Moreover, medical personnel must communicate health information clearly and understandably to promote health literacy. It includes using plain language, avoiding medical jargon, and providing visual aids to help patients understand complex health information. Additionally, they must ensure patients can access health information in their preferred language and format, such as audio or video.
4. Patient-Centered Care
Patient-centered care involves partnering with patients to ensure that their healthcare needs and preferences are at the forefront of their care. This approach to care acknowledges that patients have unique healthcare needs, beliefs, and preferences that must be considered to provide quality care.
Patient-centered care involves listening to patients, understanding their healthcare goals, and involving them in healthcare decision-making. Healthcare specialists must take the time to build relationships with patients and create a safe and trusting environment where patients feel comfortable sharing their healthcare concerns.
They can promote equitable access to healthcare services by involving patients in their healthcare decision-making. Patients from diverse backgrounds may have unique healthcare needs or cultural beliefs that impact their healthcare decision-making.
5. Collaborative Care
Collaborative care involves healthcare providers working together to provide coordinated and comprehensive patient care. This approach to care ensures that patients receive the right care, from the right provider, at the right time, regardless of their background or circumstances.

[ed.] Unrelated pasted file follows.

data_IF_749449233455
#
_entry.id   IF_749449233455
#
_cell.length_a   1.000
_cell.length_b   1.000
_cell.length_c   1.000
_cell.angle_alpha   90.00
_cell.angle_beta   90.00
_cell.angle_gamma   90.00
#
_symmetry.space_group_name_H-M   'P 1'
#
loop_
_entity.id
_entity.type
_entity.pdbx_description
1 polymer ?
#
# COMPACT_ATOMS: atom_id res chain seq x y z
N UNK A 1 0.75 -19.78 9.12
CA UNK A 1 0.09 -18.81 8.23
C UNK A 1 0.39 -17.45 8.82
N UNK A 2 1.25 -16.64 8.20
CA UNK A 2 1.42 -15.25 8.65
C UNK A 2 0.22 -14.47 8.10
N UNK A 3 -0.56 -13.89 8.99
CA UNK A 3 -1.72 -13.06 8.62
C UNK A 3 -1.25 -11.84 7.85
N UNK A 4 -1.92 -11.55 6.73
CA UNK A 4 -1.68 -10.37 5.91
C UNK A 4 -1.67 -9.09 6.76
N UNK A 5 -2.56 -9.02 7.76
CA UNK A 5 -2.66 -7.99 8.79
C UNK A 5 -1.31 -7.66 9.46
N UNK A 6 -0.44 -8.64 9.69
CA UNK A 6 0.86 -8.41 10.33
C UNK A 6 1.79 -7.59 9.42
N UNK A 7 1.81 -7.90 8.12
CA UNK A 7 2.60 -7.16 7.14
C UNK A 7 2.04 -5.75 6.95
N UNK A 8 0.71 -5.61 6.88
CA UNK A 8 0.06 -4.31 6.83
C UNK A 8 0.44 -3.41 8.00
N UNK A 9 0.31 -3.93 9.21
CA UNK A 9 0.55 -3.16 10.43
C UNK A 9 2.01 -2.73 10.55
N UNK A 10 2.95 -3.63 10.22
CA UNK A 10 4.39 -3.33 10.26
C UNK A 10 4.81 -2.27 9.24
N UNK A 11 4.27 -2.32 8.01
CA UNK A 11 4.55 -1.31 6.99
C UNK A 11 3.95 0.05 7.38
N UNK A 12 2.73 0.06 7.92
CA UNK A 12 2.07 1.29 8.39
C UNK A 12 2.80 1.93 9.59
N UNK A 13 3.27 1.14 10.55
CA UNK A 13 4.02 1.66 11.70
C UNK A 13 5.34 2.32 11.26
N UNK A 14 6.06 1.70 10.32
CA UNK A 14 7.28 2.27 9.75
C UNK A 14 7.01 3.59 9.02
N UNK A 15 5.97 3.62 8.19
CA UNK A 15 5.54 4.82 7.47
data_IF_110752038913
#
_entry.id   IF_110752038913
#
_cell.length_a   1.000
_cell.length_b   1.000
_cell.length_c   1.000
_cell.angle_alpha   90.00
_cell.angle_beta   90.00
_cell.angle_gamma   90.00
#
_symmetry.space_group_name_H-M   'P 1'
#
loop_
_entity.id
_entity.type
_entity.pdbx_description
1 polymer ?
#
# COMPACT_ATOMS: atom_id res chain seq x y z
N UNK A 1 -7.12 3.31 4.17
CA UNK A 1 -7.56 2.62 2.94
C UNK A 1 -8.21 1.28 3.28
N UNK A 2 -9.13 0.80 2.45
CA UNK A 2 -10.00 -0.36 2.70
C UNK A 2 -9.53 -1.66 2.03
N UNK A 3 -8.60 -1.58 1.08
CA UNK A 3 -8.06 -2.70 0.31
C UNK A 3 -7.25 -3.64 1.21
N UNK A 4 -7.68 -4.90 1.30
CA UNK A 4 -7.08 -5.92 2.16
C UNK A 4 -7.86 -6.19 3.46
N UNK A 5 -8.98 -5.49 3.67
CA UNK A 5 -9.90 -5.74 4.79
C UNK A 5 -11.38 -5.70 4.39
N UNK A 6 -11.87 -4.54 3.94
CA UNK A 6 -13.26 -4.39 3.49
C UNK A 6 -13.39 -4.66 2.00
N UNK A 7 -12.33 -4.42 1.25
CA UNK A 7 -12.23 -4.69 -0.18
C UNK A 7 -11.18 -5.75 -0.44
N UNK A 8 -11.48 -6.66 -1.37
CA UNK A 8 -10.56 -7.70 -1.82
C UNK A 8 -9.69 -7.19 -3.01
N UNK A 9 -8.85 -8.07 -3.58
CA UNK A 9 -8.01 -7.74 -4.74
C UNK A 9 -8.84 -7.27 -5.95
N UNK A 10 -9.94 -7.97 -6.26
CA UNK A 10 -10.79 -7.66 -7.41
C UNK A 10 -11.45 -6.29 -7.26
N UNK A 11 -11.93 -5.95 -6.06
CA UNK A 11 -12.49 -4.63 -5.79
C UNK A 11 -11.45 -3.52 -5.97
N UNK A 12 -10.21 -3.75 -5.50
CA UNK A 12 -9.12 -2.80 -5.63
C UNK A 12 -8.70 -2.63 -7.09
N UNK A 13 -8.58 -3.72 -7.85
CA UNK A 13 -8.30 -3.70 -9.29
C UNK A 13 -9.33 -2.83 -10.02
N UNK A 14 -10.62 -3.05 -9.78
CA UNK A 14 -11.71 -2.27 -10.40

It coincides with the DEI (Diversity, Equity, and Inclusion) programs, which throughout the past 20 years, have been more important in the field of healthcare. According to Ernst & Young Global, DEI has been a starting point for health equity in recent years. As a result, healthcare providers now understand that worker equity results in patient equity and good medical outcomes.
About half (42%) of all surveyed firms, including nearly two-thirds (28%) of health systems and mental health institutions, prioritize DEI synergies in their overall strategy. It demonstrates that diversity and inclusion of employees are their top priorities regarding health equity.
Collaborative care involves these medical personnel providers from different disciplines working together to provide coordinated care. It includes primary care physicians, specialists, nurses, social workers, and other healthcare providers.
6. Advocacy and Community Engagement
Healthcare providers must engage with their local communities to better understand their healthcare needs and address healthcare disparities. It includes partnering with community organizations, advocacy groups, and policymakers to promote equitable access to healthcare services.
They must also advocate for policies and practices that promote equity in healthcare. It includes advocating for policies that address healthcare disparities, such as expanding access to healthcare services and reducing healthcare costs.
Additionally, Healthcare specialists can advocate for policies that address social determinants of health, such as affordable housing and access to healthy food.
Social Justice Must Prioritize Promoting Fairness in Healthcare
Promoting equity in healthcare is a critical component of social justice. Healthcare providers must recognize their patients’ unique healthcare needs and preferences and work to address healthcare disparities. It requires a patient-centered approach to care, cultural competence, and health literacy.
Additionally, these providers must engage with their local communities and advocate for policies promoting equitable healthcare access. Addressing healthcare disparities and promoting equitable access to healthcare services can improve health outcomes for all members of society. These could help work towards achieving social justice in healthcare.